There are two types of norms – descriptive and prescriptive. Prescriptive norms are what society says you should do (like telling your friends that they should vote, or that voting is the “right thing” to do). Descriptive norms, on the other hand, simply describe what people actually do, like merely saying that the majority of people that you know have voted. 
As it turns out, people are remarkably sensitive to descriptive norms – sometimes even moreso than norms that try to provide moral or societal guidance. Simply telling people what other people actually do, even without explicitly saying that the target person should do that thing as well, can be a surprisingly strong motivator.
Take hotel rooms, for example. Have you been in a hotel room recently? Have you seen those little cards encouraging you to be green and re-use your towels? In one study looking at norms, Noah Goldstein and colleagues tried out different  towel-reuse-cards to see which one would work the best. Each guest at a certain hotel either saw a “Please Reuse Your Towel” card with no normative information, a card mentioning that the “majority of past guests at this hotel have reused their towels,” or an even more specific card mentioning that “the majority of past guests who stayed in this room have reused their towels.” The researchers found that the more specific the normative information, the more likely the guests were to reuse their towels themselves. Telling people that the majority of past guests who stayed in that room reused their towels had an especially strong effect on their likelihood of reusing the towels themselves.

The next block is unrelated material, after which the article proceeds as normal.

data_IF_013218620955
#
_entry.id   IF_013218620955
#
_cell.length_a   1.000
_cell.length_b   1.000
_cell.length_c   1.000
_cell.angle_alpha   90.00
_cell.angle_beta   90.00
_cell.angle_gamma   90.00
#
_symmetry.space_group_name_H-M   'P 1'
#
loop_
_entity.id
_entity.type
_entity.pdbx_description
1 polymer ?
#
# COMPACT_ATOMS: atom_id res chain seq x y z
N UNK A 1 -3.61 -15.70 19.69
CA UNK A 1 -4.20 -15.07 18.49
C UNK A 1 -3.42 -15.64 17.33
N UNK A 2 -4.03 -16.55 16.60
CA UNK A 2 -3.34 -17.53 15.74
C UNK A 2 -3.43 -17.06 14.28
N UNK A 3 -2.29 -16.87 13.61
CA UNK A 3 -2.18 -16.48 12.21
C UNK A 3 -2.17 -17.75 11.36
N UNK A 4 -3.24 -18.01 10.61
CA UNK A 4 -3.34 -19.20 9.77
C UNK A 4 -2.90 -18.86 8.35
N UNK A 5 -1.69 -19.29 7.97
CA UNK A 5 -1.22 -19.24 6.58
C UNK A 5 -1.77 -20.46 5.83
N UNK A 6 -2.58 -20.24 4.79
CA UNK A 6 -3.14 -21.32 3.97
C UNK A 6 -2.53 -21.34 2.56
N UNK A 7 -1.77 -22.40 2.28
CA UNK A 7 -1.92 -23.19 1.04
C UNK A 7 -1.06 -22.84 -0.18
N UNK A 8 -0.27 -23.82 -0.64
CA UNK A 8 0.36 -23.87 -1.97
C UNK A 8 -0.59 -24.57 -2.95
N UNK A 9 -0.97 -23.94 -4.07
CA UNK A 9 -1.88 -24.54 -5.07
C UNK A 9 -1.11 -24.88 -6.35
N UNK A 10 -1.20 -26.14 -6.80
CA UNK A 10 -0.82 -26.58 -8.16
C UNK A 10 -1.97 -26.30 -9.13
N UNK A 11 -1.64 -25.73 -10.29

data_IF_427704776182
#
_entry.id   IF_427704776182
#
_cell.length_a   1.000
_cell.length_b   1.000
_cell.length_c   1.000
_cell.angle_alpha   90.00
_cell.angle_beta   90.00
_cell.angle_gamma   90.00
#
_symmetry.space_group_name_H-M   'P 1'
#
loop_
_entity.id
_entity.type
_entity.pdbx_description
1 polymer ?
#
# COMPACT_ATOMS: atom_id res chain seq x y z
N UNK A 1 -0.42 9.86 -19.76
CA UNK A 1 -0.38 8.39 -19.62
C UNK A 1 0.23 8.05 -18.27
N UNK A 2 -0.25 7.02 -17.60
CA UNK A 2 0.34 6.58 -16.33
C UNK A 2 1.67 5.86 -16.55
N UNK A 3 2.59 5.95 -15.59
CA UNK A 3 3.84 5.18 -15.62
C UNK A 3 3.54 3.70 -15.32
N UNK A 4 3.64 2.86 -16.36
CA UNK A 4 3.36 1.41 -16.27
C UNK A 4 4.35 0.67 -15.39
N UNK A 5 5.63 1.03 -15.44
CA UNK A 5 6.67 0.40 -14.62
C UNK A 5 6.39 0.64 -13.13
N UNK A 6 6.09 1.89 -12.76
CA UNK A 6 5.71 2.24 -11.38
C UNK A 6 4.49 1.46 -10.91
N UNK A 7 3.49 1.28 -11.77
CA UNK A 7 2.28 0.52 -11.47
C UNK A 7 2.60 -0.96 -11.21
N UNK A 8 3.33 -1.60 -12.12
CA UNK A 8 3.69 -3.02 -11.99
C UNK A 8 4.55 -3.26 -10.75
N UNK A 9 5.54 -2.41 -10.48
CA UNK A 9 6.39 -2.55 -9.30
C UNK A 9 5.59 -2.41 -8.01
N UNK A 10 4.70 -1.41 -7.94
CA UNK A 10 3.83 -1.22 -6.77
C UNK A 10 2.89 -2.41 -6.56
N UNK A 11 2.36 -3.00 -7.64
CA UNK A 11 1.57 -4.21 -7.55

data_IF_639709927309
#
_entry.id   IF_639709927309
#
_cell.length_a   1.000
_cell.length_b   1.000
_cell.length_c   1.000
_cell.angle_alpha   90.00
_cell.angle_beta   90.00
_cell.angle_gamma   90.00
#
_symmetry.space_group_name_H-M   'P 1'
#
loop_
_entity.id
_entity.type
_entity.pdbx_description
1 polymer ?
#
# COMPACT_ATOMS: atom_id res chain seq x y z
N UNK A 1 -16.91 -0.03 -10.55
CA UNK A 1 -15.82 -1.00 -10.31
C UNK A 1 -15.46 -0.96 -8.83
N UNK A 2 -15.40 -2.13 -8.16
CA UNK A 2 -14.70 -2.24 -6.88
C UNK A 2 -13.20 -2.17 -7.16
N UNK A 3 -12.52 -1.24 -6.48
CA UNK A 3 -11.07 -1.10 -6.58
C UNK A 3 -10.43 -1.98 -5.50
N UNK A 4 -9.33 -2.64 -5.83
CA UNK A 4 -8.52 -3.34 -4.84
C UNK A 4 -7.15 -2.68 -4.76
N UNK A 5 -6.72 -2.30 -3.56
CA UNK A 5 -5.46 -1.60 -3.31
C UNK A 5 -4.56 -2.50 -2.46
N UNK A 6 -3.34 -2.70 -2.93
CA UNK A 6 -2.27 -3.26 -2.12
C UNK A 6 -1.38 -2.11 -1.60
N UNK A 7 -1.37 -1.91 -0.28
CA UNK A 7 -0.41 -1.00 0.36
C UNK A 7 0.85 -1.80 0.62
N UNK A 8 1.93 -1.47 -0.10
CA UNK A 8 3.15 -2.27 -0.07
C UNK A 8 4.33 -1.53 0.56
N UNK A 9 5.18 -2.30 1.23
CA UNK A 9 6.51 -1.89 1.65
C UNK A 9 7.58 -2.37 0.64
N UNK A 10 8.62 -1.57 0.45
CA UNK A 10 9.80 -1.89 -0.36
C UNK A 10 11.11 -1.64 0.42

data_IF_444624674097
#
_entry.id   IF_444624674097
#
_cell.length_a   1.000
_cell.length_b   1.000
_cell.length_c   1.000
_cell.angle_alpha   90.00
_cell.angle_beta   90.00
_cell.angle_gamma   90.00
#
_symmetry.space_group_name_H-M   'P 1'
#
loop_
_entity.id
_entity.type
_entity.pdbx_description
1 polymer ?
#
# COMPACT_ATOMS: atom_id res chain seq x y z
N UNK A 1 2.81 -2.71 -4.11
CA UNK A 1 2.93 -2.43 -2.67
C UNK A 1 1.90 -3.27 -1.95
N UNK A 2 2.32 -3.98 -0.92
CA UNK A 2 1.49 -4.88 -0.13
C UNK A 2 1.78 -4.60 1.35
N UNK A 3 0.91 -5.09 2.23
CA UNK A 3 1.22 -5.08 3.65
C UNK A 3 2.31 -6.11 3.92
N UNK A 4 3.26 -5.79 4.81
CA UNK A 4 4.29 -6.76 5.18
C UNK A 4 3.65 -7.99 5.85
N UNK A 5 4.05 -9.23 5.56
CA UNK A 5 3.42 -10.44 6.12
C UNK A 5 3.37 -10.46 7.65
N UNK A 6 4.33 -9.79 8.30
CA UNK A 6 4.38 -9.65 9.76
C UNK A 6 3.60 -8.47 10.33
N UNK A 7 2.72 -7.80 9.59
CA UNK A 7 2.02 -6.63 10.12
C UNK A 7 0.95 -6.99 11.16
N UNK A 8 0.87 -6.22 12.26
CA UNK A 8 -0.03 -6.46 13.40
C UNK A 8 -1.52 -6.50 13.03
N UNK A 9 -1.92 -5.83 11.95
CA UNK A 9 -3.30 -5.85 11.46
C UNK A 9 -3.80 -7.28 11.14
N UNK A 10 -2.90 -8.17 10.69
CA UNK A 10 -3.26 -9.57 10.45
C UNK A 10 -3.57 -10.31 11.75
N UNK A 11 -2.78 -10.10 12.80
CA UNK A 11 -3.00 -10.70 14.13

That’s fine and all, but can they really work better than prescriptive norms?
Sure they can. In a different study, Robert Cialdini was trying to combat a big problem in the Petrified Forest National Park in Arizona. Many people would visit this park and then take the petrified wood from the forest with them after they visited, as a sort of souvenir…but this small action, multipled by thousands of visitors, had a dramatically negative effect on the local ecosystem. Cialdini had to find a way to get people to stop taking the wood with them.